An engineer supervises as the MOCNESS is deployed for the first time during this OTZ cruise. The winch failed while recovering MOCNESS after its second deployment. (Photo by Andrea Vale © Woods Hole Oceanographic Institution)

The science team aboard the NOAAS Bigelow hit a major obstacle today: the winch that’s used to deploy sampling nets and vehicles failed due to both mechanical and software issues.

While deploying either the MOCNESS or Deep-See, cables connected to the ship’s winch reel out from a giant spool on the stern. The cables rest on a level wind, a bar with a series of grooves on it, which needs to go very precisely into its position.

Though no one is quite sure how, during the second deployment of the MOCNESS-10 tow net, the level wind malfunctioned, rendering the winch inoperable. Additionally, the software failed to engage the brake correctly. Jumping into action, the engineering team released the brake manually, then moved the level wind themselves to position the cable correctly. The MOC was stuck at about 750 meters while engineers worked on a solution to haul it back on board.

A piece of the winch and cable system that deploys or recovers instruments aboard the NOAA ship Henry B. Bigelow. (Photo by Andrea Vale © Woods Hole Oceanographic Institution)

The MOCNESS was successfully recovered in the end, but for now, tow net and Deep-See deployments are on hold while the engineering team figures out how to best move forward. Meanwhile, the scientists are pivoting to ship-based acoustic surveys, groundtruthing that data with midwater trawls and zooplankton images collected by the In-situ Ichthyoplankton Imaging System (ISIIS)–better known as Stingray.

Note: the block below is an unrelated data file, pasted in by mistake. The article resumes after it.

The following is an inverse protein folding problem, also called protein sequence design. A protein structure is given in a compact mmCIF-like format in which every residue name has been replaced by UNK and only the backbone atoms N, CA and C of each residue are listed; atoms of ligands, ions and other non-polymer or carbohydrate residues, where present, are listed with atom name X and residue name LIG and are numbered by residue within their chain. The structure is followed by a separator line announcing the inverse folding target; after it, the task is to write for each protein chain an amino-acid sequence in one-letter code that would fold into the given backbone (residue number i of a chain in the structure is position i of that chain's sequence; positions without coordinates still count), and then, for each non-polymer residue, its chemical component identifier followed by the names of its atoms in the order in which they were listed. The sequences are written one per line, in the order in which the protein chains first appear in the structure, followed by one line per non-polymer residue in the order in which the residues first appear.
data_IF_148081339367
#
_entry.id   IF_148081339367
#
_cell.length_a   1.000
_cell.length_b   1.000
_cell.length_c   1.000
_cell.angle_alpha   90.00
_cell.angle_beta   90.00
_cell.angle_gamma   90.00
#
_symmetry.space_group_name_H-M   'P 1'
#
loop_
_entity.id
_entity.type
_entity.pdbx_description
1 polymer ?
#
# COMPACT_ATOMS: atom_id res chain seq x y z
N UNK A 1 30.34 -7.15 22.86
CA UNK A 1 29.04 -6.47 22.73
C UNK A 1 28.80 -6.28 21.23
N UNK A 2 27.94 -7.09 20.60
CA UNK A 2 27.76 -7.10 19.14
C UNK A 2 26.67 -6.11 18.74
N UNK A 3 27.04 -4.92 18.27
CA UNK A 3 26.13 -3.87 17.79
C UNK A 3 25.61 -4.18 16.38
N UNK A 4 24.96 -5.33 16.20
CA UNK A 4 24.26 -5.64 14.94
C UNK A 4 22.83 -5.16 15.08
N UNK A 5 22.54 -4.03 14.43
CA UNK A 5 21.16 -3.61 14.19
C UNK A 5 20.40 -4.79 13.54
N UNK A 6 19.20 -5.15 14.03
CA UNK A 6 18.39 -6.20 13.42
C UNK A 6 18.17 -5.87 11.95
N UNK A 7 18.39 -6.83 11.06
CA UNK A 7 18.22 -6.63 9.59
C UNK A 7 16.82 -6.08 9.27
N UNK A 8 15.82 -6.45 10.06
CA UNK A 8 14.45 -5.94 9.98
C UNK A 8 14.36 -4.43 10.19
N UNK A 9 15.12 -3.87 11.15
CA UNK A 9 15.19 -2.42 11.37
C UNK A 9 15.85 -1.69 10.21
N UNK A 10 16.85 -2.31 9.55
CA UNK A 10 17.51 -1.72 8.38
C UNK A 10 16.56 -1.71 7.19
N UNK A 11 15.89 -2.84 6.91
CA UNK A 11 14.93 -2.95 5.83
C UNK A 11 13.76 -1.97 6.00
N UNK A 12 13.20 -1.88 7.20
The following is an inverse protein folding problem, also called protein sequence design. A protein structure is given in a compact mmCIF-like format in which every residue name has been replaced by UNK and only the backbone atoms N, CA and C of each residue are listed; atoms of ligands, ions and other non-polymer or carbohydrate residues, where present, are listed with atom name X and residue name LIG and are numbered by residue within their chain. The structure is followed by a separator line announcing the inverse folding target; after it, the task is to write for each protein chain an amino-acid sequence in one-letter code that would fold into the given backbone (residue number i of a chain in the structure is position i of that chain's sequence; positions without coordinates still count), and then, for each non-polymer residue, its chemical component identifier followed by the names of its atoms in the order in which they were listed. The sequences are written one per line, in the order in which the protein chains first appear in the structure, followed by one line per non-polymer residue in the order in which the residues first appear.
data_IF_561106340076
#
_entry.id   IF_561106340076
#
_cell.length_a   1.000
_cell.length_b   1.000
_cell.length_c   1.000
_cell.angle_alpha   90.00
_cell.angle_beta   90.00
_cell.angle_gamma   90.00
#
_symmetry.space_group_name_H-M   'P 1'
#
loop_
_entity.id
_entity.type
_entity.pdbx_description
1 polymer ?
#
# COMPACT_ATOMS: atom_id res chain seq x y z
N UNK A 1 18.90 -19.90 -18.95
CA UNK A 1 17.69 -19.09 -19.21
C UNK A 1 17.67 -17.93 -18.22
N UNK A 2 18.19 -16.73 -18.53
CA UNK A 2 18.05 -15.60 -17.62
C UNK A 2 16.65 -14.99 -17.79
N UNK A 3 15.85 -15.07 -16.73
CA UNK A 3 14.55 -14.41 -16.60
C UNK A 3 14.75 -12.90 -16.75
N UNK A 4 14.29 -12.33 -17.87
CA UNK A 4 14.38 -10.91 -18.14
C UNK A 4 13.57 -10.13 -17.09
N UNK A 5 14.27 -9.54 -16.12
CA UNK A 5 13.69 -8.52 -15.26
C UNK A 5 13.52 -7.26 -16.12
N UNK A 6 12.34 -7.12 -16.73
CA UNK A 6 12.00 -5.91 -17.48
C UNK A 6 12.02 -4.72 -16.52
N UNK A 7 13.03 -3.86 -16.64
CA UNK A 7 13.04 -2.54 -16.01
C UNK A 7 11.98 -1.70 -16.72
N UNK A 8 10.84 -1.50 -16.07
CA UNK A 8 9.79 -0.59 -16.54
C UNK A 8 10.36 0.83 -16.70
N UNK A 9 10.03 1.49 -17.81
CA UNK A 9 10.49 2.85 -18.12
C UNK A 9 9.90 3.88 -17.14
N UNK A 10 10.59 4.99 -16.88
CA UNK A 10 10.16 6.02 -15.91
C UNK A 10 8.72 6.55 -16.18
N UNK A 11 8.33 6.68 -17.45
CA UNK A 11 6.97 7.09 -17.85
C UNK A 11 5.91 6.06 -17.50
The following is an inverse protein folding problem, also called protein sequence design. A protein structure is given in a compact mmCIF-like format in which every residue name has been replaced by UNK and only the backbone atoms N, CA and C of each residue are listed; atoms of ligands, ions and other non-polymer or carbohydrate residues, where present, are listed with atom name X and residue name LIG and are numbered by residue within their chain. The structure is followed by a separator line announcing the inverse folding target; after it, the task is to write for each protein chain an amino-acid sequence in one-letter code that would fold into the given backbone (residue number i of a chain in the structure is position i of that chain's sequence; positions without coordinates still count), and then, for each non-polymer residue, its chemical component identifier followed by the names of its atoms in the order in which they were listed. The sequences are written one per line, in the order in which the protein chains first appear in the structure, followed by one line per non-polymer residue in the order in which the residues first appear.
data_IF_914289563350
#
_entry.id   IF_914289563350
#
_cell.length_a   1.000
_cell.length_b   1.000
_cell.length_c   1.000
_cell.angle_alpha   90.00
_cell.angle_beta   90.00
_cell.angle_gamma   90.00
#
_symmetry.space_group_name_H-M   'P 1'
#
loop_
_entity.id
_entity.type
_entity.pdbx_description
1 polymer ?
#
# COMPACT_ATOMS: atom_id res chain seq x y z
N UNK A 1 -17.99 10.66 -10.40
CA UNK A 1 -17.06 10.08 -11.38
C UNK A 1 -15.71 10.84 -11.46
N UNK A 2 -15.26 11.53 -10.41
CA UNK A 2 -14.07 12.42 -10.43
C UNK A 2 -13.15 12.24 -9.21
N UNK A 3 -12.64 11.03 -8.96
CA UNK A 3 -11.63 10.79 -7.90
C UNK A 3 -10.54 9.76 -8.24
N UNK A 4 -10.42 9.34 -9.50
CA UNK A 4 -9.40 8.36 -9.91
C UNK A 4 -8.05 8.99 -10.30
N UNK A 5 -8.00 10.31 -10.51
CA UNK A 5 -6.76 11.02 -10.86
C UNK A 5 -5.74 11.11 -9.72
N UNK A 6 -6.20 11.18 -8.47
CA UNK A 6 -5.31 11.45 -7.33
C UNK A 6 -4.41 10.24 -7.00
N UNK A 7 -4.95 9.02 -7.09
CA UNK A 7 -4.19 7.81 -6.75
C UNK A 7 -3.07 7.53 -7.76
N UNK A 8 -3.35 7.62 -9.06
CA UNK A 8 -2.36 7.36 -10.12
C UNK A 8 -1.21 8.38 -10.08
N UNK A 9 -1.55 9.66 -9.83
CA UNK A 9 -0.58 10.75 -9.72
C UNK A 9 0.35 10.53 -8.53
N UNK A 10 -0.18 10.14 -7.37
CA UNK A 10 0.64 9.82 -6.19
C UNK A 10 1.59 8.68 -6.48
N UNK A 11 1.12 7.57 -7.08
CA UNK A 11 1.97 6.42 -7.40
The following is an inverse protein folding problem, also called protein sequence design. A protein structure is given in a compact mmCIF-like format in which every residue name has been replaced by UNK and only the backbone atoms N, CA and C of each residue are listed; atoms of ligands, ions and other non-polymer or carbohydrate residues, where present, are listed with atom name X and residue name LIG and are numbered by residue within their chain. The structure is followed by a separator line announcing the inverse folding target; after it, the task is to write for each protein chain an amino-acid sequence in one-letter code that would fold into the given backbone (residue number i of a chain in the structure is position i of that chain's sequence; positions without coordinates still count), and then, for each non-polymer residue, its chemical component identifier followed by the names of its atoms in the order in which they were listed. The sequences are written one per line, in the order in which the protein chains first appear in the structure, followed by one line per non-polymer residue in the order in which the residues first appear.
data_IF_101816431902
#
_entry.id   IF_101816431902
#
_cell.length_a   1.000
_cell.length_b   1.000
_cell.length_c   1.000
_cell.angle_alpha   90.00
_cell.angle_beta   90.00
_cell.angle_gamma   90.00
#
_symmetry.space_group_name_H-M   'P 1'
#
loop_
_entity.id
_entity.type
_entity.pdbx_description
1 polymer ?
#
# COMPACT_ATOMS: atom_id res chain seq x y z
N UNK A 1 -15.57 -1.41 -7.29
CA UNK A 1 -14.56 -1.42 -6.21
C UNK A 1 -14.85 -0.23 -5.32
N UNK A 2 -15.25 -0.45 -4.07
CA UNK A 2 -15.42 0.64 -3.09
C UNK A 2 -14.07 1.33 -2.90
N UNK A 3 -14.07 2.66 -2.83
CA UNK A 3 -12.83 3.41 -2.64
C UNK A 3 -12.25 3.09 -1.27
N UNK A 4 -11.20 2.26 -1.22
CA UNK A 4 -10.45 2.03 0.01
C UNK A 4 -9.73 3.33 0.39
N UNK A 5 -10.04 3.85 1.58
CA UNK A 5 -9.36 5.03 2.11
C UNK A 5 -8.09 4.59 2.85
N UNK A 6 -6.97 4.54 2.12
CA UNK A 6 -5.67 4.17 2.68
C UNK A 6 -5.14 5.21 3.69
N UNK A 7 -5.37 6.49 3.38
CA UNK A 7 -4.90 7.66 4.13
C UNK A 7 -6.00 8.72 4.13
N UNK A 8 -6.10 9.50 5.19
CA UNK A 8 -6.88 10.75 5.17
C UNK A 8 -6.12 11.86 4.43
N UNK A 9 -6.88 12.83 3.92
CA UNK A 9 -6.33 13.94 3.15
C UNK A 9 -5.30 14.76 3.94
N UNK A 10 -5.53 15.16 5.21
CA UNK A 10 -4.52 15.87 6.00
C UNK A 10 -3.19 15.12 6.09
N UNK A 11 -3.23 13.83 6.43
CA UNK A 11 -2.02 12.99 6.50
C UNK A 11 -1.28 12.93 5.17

Despite the obstacles, the engineers and science team are in good spirits. Bumps in the road are inevitable at sea, and those aboard Bigelow are determined to not let this setback stop them from collecting meaningful data.

Currently, the plan is to head back towards shore where troubleshooting and communications with technical experts will be easier.

“If we can still get the trawling done, then we can still get the biological samples,” says Mike Jech, a research fisheries biologist at NOAA’s Northeast Fisheries Science Center. “It’s a pretty big obstacle, but when you’re out here, you make the best of it. And as people work on it, new ideas come about what we can do.”